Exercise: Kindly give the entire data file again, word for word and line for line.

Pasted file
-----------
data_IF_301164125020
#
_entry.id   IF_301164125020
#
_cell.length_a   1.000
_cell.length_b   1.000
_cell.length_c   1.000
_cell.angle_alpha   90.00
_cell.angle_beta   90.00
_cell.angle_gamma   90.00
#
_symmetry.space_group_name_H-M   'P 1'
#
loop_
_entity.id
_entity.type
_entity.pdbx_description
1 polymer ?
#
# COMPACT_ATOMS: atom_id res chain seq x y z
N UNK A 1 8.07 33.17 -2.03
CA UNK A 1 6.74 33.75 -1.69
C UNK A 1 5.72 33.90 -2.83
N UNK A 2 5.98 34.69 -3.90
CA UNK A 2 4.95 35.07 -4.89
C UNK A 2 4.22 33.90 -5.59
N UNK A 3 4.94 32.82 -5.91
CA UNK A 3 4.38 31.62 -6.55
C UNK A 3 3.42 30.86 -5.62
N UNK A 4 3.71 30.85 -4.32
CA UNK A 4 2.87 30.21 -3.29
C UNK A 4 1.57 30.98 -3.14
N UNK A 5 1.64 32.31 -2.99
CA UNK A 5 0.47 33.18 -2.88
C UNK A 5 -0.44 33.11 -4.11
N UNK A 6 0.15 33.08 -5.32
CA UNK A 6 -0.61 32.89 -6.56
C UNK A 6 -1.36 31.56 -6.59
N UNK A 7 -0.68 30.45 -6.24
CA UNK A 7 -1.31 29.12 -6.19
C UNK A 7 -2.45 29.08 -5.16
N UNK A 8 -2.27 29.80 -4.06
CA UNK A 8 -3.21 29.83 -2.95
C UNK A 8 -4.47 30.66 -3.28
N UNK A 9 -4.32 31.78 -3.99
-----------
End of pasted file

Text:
data_IF_301164125020
#
_entry.id   IF_301164125020
#
_cell.length_a   1.000
_cell.length_b   1.000
_cell.length_c   1.000
_cell.angle_alpha   90.00
_cell.angle_beta   90.00
_cell.angle_gamma   90.00
#
_symmetry.space_group_name_H-M   'P 1'
#
loop_
_entity.id
_entity.type
_entity.pdbx_description
1 polymer ?
#
# COMPACT_ATOMS: atom_id res chain seq x y z
N UNK A 1 8.07 33.17 -2.03
CA UNK A 1 6.74 33.75 -1.69
C UNK A 1 5.72 33.90 -2.83
N UNK A 2 5.98 34.69 -3.90
CA UNK A 2 4.95 35.07 -4.89
C UNK A 2 4.22 33.90 -5.59
N UNK A 3 4.94 32.82 -5.91
CA UNK A 3 4.38 31.62 -6.55
C UNK A 3 3.42 30.86 -5.62
N UNK A 4 3.71 30.85 -4.32
CA UNK A 4 2.87 30.21 -3.29
C UNK A 4 1.57 30.98 -3.14
N UNK A 5 1.64 32.31 -2.99
CA UNK A 5 0.47 33.18 -2.88
C UNK A 5 -0.44 33.11 -4.11
N UNK A 6 0.15 33.08 -5.32
CA UNK A 6 -0.61 32.89 -6.56
C UNK A 6 -1.36 31.56 -6.59
N UNK A 7 -0.68 30.45 -6.24
CA UNK A 7 -1.31 29.12 -6.19
C UNK A 7 -2.45 29.08 -5.16
N UNK A 8 -2.27 29.80 -4.06
CA UNK A 8 -3.21 29.83 -2.95
C UNK A 8 -4.47 30.66 -3.28
N UNK A 9 -4.32 31.78 -3.99